Al Stump is a famous sports-writer chosen by Ty Cobb to co-write his official, authorized 'autobiography' before his death. Cobb, widely feared and despised, feels misunderstood and wants to set the record straight about 'the greatest ball-player ever,' in his words. However, when Stump spends time with Cobb, interviewing him and beginning to write, he realizes that the general public opinion is largely correct. In Stump's presence, Cobb is angry, violent, racist, misogynistic, and incorrigibly abusive to everyone around him. Torn between printing the truth by plumbing the depths of Cobb's dark soul and grim childhood, and succumbing to Cobb's pressure for a whitewash of his character and a simple baseball tale of his greatness, Stump writes two different books. One book is for Cobb, the other for the public.Written by
Tad Dibbern <DIBBERN_D@a1.mscf.upenn.edu>
Ty Cobb's hometown of Royston, Georgia is twenty miles from Demorest, Georgia; the hometown of professional baseball player Johnny Mize. Mize was a first baseman for the St. Louis Cardinals, New York Giants, and New York Yankees. He played in the Major Leagues from 1936 through 1953, and was inducted into the Baseball Hall of Fame in 1981. See more »
In the panoramic shot of of downtown Reno, modern-day casinos are visible that did not exist when Ty Cobb lived in the area. See more »
I started playing baseball when I was a kid like everybody else but better than everybody else.
See more »
After the credits are complete and the screen is black, Jones is heard to say "Baseball was 100% of my life." See more »
Bleeding Hearted Blues
Written by Lovie Austin
Performed by James P. Johnson
Courtesy of RCA Records Label of BMG Music See more »
"It's been two years since I got my pecker up in the air."
First things first, this movie is based off of a book written by Al Stump, who is played by Robert Wuhl in the film. Al Stump in recent years has proved to be a liar and a forger so sports historians are calling into question a great deal of his supposed insight into Ty Cobb. In other words, in all likelihood Mr. Stump exaggerated or outright made up most of his allegations against Cobb to sell books. That isn't to say Ty Cobb was a prince of a human being because there's enough contemporary evidence to show that he wasn't. But some of the most vile things that have been said about him can be traced to Stump's writing. So take the things this movie has to say with a huge grain of salt.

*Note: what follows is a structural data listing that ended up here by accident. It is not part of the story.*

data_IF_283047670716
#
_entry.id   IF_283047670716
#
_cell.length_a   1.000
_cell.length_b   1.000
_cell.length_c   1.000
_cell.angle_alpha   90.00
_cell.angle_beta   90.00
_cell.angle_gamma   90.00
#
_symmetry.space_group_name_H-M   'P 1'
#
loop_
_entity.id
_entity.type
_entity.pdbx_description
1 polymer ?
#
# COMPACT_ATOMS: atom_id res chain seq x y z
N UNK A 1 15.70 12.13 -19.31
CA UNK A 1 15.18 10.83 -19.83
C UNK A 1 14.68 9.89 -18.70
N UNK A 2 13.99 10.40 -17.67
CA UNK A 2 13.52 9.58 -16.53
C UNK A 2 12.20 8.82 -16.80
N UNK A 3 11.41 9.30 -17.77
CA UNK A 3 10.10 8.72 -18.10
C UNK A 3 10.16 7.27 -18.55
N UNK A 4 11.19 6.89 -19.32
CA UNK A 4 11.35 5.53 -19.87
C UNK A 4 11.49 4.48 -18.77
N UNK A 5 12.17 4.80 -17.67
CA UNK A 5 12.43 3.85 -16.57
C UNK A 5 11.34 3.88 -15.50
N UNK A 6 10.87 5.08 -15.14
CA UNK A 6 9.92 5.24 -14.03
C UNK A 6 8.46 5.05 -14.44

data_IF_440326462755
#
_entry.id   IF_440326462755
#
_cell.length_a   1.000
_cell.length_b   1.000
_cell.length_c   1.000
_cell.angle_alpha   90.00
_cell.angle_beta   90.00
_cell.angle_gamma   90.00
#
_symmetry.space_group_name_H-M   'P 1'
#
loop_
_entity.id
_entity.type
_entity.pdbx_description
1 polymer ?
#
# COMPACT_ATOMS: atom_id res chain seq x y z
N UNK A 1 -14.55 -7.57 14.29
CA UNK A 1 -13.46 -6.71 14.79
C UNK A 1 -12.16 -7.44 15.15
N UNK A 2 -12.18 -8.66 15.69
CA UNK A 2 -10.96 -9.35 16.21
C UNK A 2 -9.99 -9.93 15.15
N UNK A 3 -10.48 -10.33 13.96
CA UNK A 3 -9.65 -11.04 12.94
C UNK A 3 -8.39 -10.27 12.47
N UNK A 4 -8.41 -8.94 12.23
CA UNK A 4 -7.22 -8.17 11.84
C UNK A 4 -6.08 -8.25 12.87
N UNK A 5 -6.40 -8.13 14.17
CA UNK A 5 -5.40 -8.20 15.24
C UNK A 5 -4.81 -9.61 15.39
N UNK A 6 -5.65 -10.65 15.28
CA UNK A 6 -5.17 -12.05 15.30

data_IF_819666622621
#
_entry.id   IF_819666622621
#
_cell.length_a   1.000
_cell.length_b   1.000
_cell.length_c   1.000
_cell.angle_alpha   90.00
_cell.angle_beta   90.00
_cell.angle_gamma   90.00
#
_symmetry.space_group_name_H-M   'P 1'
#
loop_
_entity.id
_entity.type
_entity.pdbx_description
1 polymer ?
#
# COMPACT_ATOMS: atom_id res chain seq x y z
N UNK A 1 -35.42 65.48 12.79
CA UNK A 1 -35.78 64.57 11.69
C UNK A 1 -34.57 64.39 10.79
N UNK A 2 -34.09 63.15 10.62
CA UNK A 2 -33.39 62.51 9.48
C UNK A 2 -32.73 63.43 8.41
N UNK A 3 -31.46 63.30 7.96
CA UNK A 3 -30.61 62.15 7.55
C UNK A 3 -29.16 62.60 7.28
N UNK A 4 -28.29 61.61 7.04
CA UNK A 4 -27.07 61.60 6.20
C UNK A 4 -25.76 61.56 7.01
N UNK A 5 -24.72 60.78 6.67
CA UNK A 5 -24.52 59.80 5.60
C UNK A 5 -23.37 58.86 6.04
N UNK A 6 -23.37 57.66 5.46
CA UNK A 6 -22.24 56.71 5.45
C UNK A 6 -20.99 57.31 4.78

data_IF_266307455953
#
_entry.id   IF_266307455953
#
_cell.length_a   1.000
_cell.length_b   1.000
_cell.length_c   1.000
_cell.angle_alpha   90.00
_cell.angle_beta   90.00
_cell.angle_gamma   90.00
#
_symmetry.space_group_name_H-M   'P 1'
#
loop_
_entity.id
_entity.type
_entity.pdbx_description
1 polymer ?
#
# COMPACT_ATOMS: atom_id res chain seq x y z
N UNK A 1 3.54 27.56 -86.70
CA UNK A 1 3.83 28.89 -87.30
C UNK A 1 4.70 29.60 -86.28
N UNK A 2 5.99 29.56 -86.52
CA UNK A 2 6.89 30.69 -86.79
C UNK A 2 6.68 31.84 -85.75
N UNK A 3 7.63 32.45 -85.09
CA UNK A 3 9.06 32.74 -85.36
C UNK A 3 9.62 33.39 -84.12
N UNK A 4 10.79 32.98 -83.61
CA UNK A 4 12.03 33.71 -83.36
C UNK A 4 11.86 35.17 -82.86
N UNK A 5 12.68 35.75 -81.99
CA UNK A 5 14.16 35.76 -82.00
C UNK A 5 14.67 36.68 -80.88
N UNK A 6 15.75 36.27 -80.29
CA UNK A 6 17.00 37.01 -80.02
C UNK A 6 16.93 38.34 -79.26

Another black mark against the film is that it has very little actual baseball in it. This movie doesn't care about Cobb the baseball giant. It only cares about Cobb the asshole. To include one side of the man without the other is a pointless exercise in self-righteousness. Why is a biography of Ty Cobb even necessary without his baseball accomplishments? Because he was a racist and a bully? There are millions of those, past and present, who aren't getting movies made about them. It just defies reason. Cobb was one of the greatest (and dirtiest) baseball players ever. Going by this movie, however, you would think he was just some crotchety old man who shared wacky adventures with a sports reporter.
Tommy Lee Jones was too old to play this role, as is especially evident in the flashbacks to when Cobb was younger. He plays Cobb as a silly cantankerous cartoon of a man. Every bit as over the top as his performance of Two Face in Batman Forever. Let that sink in for a minute. Robert Wuhl plays himself as he always does. The movie is entertaining in spots. The comedic parts work better than the dramatic. I can't really recommend it because the bad outweighs the good and, personally, knowing about Stump leaves a bad taste in my mouth over the whole thing.
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